threatened a strong position of the enemy, and, when commanded, retired with the order of old soldiers. It continued from this position to annoy the enemy with remarkable effect, by assaulting and retiring until the appearance of a large body of advancing men on our right, when it retired to a more defensible position to cover the flank.
From this point I dispatched messengers to learn what forces were moving toward us, and learned that it was General Blunt's advance.
This information I immediately communication to the commanding general (Herron). I also sent General Blunt what information was necessary as to our position. The firing, which, previous to his appearance, was waging severe on the left, in which the Thirty-seventh was engaged, now began to wane. The enemy, who evidently had endeavored to overpower our left before his arrival, now was massing his forces against General Blunt's.
I immediately sent General Blunt word, as we were near him, and there appeared at the time nothing else to do, that the Twentieth would move in conjunction with his forces. By a stoutly contested fight the forces advanced to the crest of the hill (with the assistance of General Blunt's well-directed artillery), and maintained this corner-stone to the enemy's position until he, under cover of a feint of moving one regiment against our left, had withdrawn his forces from there and thrown them in overwhelming numbers against us. The fire was galling. General Blunt's Indians commenced retiring, and I directed the Twentieth to retire gradually and take a covered position under the hill. In doing so, General Blunt's artillery, from as yet an unopened battery, commenced, as he informed me he would do, to deal destruction into the ranks of the advancing foe, and, under the immediate supervision of General Herron, Murphy's battery soon opened on the same spot. The Twentieth continued its fire against this force as long a there was an enemy within sight, and then, under the fatigues of the day, retired to rest on arms. Some firing continued on General Blunt's extreme right for a short time after this, and night then dropped a veil over the bloody scene.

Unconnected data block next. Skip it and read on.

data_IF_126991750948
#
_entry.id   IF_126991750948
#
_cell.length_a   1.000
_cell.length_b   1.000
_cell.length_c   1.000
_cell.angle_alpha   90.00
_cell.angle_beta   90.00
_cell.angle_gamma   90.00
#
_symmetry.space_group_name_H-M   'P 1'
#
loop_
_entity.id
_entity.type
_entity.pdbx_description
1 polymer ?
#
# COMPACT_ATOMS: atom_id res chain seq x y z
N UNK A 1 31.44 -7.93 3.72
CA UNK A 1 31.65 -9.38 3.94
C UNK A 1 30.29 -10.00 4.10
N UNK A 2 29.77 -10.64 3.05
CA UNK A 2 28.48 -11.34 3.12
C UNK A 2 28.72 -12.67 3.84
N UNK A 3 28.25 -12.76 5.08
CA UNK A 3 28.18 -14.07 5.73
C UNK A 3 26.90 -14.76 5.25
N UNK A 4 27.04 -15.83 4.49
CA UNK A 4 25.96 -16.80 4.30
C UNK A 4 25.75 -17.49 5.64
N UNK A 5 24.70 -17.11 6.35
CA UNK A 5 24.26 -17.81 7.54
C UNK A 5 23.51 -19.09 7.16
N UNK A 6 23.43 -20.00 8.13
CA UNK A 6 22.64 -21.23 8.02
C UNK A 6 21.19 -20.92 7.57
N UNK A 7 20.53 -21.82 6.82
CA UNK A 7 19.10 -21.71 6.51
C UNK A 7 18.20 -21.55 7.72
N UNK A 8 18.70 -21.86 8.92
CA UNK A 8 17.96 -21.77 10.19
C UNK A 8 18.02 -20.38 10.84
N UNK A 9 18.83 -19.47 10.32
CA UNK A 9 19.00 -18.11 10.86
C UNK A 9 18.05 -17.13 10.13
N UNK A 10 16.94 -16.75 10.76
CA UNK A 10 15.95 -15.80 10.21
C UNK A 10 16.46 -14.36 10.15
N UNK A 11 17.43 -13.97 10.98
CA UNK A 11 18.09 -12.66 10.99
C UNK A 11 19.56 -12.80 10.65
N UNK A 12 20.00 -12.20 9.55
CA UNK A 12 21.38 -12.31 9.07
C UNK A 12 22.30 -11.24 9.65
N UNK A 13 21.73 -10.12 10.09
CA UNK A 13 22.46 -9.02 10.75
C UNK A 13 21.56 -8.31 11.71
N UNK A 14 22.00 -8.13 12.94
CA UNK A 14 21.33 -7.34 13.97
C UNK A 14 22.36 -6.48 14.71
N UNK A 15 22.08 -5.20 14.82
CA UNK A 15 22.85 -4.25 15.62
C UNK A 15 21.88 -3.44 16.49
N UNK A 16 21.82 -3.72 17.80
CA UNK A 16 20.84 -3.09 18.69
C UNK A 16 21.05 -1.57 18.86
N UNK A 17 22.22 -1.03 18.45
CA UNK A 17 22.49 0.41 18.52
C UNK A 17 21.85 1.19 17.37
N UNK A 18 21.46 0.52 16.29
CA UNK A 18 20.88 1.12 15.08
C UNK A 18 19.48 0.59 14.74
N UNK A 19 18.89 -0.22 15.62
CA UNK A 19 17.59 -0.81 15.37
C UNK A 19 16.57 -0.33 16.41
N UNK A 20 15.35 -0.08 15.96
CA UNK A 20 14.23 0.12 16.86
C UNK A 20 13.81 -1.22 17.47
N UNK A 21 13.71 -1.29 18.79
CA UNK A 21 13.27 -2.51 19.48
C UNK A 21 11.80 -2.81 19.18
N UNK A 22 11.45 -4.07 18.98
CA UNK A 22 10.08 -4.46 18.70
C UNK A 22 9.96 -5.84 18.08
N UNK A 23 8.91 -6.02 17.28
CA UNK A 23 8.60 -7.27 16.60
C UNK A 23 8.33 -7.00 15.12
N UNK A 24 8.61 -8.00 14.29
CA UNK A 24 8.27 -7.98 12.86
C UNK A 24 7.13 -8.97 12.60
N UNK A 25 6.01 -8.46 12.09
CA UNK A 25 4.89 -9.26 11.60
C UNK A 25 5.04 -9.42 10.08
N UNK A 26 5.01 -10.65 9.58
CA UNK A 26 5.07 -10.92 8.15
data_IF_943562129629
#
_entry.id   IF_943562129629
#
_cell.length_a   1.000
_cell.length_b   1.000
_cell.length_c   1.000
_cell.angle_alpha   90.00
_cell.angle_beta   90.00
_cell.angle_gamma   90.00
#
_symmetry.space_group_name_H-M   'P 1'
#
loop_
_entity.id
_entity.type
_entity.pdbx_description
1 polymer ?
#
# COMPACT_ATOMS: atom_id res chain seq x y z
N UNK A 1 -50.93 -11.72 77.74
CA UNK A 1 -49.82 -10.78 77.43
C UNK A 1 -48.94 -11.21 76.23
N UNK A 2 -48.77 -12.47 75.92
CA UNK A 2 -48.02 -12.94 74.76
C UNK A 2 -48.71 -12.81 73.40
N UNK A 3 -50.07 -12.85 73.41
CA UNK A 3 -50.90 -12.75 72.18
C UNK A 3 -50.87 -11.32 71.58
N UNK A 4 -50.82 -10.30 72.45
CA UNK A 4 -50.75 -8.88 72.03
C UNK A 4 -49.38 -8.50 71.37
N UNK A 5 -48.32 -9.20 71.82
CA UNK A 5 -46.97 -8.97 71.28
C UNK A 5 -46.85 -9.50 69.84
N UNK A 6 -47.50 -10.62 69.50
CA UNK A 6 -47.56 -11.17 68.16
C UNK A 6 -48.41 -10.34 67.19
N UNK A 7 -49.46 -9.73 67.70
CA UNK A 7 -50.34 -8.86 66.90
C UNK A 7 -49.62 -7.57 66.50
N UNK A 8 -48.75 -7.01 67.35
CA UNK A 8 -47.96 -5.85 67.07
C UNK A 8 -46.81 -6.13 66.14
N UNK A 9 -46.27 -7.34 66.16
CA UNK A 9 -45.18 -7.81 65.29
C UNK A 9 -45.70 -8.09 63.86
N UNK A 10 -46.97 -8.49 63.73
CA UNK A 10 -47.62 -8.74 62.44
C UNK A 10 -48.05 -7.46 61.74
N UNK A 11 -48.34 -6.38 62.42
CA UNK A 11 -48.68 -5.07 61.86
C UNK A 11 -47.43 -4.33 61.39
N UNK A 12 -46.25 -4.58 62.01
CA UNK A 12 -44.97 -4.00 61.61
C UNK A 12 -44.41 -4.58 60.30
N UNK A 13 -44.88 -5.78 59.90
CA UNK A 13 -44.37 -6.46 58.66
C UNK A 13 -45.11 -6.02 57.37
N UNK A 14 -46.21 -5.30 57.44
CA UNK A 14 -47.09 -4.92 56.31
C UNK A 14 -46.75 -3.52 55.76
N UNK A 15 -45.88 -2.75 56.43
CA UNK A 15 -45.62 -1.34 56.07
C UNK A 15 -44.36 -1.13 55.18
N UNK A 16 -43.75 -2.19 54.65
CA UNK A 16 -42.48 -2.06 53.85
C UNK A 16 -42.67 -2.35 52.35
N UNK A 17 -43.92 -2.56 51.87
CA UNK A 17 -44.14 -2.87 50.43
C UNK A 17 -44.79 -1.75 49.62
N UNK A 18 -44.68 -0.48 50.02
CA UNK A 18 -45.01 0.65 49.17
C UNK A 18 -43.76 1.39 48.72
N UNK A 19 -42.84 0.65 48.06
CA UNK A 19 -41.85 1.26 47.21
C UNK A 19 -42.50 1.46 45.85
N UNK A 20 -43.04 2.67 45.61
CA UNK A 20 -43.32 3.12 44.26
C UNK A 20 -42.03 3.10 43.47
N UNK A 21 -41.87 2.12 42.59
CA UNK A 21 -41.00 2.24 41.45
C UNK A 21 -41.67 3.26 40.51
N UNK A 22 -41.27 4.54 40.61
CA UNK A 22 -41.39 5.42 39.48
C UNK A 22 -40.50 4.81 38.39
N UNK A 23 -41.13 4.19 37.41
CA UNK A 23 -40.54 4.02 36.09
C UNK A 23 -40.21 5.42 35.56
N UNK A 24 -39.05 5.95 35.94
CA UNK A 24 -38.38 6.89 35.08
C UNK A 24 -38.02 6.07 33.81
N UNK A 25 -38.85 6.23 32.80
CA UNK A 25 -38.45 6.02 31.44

At the commencement of the battle, the Thirty-seventh Illinois advanced without order from or through me. The brigade was entirely broken up by orders, which never reached us, and the parts sent to widely separated portions on the field.
Finding that orders were constantly being sent directly to officers under my command, I soon abandoned all hope of harmonizing the movements of the brigade, as such, with those of other bodies, and devoted the greater part of my attention to the movements of the Twentieth Iowa.
Fort these reasons I must respectfully refer to the reports of junior commanders for information as to the conduct of their respective commands, where not immediately under my eyes, and also for details.
The Thirty-seventh Illinois, as will be seen by Major [H. N.] Frisbie's report, claims to have captured and spiked a battery of three guns; to have captured one regimental color from the enemy, and to have carried within our lines the regimental flag of the Twentieth Wisconsin, which had been left on the field.
There were many guns, &c., picked up, but as yet I have not received a list of the property, all of which I directed to be turned over to the quartermaster.
Although the troops of the brigade did, at least, their part in the charges on the left, as well as on the right, with General Blunt, yet